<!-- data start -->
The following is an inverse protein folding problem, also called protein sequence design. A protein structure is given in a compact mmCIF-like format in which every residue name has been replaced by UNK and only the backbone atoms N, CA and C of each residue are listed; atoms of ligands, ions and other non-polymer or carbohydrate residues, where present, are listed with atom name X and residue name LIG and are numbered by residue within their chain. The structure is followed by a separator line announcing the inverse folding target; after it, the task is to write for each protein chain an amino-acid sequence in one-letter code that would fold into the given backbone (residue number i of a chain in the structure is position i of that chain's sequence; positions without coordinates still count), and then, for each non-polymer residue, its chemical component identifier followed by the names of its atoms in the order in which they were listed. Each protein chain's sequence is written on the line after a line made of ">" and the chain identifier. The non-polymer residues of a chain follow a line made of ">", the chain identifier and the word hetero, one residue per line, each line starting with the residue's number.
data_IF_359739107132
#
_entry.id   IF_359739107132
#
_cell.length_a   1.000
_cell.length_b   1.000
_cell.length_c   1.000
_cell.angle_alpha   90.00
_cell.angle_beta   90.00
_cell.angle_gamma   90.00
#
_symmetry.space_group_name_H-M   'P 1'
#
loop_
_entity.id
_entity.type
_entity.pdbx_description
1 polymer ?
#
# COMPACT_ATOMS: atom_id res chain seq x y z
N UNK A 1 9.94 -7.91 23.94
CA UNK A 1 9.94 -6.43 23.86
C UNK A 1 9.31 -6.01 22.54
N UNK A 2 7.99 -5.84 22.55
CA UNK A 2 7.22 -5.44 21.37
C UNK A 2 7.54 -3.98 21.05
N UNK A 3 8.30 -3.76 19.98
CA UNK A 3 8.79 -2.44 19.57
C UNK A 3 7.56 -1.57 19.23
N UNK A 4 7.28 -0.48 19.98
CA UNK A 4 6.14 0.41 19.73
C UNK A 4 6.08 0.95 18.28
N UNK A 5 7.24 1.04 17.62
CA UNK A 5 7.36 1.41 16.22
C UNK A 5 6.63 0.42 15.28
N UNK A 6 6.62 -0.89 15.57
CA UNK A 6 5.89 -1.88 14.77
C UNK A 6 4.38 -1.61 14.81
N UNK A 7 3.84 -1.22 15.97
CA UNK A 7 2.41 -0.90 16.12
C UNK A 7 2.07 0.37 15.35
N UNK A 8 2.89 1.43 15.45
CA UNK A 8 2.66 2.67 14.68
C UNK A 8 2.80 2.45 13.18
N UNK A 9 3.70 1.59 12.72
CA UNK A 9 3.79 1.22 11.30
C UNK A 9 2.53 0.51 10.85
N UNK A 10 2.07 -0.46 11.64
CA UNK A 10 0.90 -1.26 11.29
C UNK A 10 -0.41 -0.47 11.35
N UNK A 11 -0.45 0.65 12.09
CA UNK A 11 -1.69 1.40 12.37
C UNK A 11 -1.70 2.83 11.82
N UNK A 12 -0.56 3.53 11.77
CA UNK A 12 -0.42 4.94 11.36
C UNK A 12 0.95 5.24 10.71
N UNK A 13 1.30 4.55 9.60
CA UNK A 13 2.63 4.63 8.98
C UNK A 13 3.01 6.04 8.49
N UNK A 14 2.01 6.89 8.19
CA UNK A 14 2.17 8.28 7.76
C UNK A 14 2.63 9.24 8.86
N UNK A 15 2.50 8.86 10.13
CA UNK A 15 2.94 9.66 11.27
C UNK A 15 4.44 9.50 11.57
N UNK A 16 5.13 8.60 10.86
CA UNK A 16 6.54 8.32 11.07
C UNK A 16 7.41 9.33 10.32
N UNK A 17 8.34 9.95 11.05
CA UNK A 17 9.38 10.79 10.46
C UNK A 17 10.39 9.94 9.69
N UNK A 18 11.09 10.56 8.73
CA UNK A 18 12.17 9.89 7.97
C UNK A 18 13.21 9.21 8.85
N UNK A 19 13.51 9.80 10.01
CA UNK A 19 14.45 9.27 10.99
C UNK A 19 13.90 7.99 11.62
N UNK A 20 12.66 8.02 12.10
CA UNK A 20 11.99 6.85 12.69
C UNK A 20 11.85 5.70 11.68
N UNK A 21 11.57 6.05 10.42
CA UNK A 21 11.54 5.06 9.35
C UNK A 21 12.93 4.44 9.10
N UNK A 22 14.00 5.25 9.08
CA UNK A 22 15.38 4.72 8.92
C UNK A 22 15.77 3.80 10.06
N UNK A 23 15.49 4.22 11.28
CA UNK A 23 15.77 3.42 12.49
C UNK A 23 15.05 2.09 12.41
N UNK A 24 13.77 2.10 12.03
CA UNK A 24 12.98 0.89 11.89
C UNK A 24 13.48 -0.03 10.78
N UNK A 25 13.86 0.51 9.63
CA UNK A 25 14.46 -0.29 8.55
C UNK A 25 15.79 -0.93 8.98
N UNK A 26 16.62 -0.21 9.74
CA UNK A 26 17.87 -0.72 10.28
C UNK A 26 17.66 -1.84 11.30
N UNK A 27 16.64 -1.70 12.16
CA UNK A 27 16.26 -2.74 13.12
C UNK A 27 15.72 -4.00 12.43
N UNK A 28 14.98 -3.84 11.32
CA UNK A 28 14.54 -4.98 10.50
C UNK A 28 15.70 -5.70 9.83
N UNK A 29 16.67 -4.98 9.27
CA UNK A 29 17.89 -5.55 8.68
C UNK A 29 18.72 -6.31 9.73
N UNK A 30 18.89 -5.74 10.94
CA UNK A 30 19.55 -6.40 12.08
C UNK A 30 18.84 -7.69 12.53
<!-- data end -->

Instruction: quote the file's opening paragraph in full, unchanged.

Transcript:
The following is an inverse protein folding problem, also called protein sequence design. A protein structure is given in a compact mmCIF-like format in which every residue name has been replaced by UNK and only the backbone atoms N, CA and C of each residue are listed; atoms of ligands, ions and other non-polymer or carbohydrate residues, where present, are listed with atom name X and residue name LIG and are numbered by residue within their chain. The structure is followed by a separator line announcing the inverse folding target; after it, the task is to write for each protein chain an amino-acid sequence in one-letter code that would fold into the given backbone (residue number i of a chain in the structure is position i of that chain's sequence; positions without coordinates still count), and then, for each non-polymer residue, its chemical component identifier followed by the names of its atoms in the order in which they were listed. Each protein chain's sequence is written on the line after a line made of ">" and the chain identifier. The non-polymer residues of a chain follow a line made of ">", the chain identifier and the word hetero, one residue per line, each line starting with the residue's number.